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Summary:

We talk a lot about the business benefits of big data and only a bit about the privacy implications. A report alleging that Verizon is sharing phone data at the request of the NSA may make privacy a higher priority.

Big Brother is watching you
photo: Flickr / Candida.Performa (on vacation)

Remember when the New York Times tried to make that whole, your-cell-phone-is-a-tracking-device idea happen? Well, it seemed that most of the population didn’t care. But perhaps the news that the National Security Administration has been collecting phone metadata on millions of Verizon’s customers inside the U.S. might help people get hip to the powers of cell phone data and the power of government surveillance in a connected age.

The Guardian published a scoop and corresponding documents that appear to prove the NSA has asked Verizon to turn over a wide variety of customer data on U.S. citizens inside the country. Data collected by the carriers includes the numbers that a particular telephone number calls, the duration of calls, possibly the phone’s location and other data deemed “transactional.” It doesn’t include a subscriber’s name.

Verizon declined to comment, but since such orders are secret, that’s not a surprise. I expect that the other major wireless providers that I’ve emailed to ask if they have received similar requests will also tell me they can’t comment. But the NSA asking Verizon to turn over data on all of its customers for a three-month period in this particular Foreign Intelligence Surveillance Court document obtained by The Guardian is likely not the only such ask the NSA has made.

There are so many questions and angles to this story, but from my perspective the most pressing issue is that as citizens we need to understand that times have changed. Many don’t recognize that our digital data –from cell phones, connected devices and our social media profiles — combined with powerful computing and analytics can create detailed histories of our lives, our habits and our actions.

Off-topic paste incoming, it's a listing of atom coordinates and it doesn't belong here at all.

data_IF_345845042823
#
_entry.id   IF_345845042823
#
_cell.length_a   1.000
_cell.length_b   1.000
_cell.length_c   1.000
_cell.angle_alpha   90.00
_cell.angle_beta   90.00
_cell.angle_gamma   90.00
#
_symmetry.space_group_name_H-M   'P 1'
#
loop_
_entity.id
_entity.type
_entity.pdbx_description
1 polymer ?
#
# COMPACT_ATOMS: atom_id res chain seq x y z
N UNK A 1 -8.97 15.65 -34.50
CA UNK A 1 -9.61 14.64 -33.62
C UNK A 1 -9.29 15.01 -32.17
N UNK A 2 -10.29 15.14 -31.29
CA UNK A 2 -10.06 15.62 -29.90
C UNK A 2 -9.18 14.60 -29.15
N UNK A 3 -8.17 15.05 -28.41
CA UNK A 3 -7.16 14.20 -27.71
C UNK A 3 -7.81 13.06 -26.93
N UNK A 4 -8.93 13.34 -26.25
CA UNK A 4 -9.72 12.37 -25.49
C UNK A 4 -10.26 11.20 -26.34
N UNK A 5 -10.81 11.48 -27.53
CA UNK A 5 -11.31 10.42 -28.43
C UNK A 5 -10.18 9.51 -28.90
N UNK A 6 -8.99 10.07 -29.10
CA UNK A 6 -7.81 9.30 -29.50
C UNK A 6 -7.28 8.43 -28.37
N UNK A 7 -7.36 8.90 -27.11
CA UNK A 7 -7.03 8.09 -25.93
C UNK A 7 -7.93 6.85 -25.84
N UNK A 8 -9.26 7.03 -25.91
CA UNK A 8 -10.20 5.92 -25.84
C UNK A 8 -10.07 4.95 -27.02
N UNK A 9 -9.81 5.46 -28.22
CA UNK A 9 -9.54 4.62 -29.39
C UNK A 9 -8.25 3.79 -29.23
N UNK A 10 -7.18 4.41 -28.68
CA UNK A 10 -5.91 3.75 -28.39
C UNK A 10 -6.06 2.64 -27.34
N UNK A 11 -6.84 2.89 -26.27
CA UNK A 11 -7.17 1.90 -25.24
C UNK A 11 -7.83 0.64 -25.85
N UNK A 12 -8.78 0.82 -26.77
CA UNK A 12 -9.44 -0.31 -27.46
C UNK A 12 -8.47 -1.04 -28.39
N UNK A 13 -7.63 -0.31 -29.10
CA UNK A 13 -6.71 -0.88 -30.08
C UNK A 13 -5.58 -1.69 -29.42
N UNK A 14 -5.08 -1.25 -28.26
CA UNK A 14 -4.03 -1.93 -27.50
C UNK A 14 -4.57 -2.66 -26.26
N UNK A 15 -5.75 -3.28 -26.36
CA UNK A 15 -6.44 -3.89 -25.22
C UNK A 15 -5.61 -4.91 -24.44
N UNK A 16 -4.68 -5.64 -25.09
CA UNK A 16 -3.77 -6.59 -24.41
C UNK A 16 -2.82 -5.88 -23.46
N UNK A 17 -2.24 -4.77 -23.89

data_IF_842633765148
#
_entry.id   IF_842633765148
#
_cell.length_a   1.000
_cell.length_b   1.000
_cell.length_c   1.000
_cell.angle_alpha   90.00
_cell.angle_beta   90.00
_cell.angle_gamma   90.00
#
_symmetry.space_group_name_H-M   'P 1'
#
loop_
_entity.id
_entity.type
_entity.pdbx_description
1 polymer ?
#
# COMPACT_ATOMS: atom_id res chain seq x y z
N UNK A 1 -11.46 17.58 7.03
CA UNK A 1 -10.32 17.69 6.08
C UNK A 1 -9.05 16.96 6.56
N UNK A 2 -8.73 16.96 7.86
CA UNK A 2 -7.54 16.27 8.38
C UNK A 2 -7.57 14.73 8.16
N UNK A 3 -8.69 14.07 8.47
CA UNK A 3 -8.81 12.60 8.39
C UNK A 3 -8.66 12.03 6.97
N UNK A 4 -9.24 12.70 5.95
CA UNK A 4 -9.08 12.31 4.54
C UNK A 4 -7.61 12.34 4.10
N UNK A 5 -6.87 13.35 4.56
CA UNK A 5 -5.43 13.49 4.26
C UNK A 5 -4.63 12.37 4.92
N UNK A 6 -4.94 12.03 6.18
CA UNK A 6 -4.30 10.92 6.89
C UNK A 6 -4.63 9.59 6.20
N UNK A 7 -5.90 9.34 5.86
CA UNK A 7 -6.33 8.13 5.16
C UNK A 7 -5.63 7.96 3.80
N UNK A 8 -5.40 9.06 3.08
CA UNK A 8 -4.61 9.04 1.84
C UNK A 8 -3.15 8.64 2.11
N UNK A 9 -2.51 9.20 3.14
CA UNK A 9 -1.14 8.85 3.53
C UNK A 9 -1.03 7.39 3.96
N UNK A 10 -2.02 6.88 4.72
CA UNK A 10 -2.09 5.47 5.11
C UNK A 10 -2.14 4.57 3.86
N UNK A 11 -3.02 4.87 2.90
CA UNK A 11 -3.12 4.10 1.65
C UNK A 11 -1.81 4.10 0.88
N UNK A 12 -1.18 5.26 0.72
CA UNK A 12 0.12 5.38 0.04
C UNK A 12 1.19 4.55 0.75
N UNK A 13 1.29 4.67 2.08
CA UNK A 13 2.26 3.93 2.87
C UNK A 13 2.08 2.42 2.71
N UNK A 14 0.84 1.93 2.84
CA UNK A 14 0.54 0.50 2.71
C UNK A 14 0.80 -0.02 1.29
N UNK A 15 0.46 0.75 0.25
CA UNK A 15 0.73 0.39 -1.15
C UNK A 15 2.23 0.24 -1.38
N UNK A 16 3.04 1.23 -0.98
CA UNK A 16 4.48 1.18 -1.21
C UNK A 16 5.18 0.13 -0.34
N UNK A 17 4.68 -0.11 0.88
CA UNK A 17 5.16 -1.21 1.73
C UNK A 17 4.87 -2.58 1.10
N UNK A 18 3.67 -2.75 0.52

We can paint this as some kind of paranoia. But as anyone who has ever made a purchase at a physical store and then seen an ad for a similar product show up on a completely unrelated web site knows, it’s not crazy. It’s just the power of all this unknown data being shared about you. Want to understand this issue a little better? Check out the conversation with someone from a different spy agency, the CIA’s chief technology officer, Ira “Gus” Hunt.

    1. An excellent link. Ad a link to the current IRS revelations, and you can square the circle. Monitor everything, predict how things will evolve, shape and influence as many as you can, target the intractable.

      Closed loop marketing, government style.

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  1. I think you miss the point. Some people may indeed think there is a case for doing this, but in a democratic society, if the state is to routinely monitor all the communications of everyone, it should be done with the informed consent of the people, not in secret without any checks and balances or scrutiny. The US is doing what totalitarian states do.

    In the UK this (and routine monitoring of email and website visit metadata) has been proposed and so far resisted democratically. But who knows how many governments are already doing this in secret. On the evidence today, I would bet the US is and that there are similar orders not just to all the phone companies but also to all ISPs, which also require them not to disclose it is being done.

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    1. Exactly. It’s hard to have an informed and public discussion of this shift, when the government is preventing us from being informed. That counters the point of democratic government.

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      1. Welcome to the real 1984. Its much more covert and subtle than the George Orwell version of totalitarian. Truth is this minor revelation doesnt even qualify as the tip of the iceberg. Its just a few flakes of snow sitting on top.

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  2. anonymous howard Thursday, June 6, 2013

    “Will the latest NSA surveillance scandal be a wake-up call about the power of data?”

    Evidence to date suggests people just don’t care about the big picture. They’re mired in the minutiae of tribal conflict.Bertram Gross was pretty accurate back in 1980.

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  3. You are misunderstanding all of this. It is perfectly fine for a Democrat president to spy on Americans. If a Republican president spies on calls between Americans and terrorists abroad, it is EVIL. It is all about context.

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    1. You have it exactly right. If a Republican president were living in the White House, the liberals would be throwing themselves a nasty temper tantrum. But, since it is one of their own, little is being said.

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  4. At least if you use Dropbox, there is a way to keep your stuff secure from ANY prying eyes via a 3rd party encryption solution called SafeMonk (www.safemonk.com). They call their solution “tapproof” since the private encryption keys needed to decrypt a file are held by the Dropbox user, not their service nor Dropbox. This means if the government wants to access their Dropbox account, they can’t see anything in the clear without sending a subpoena to the owner. Pretty cool stuff.

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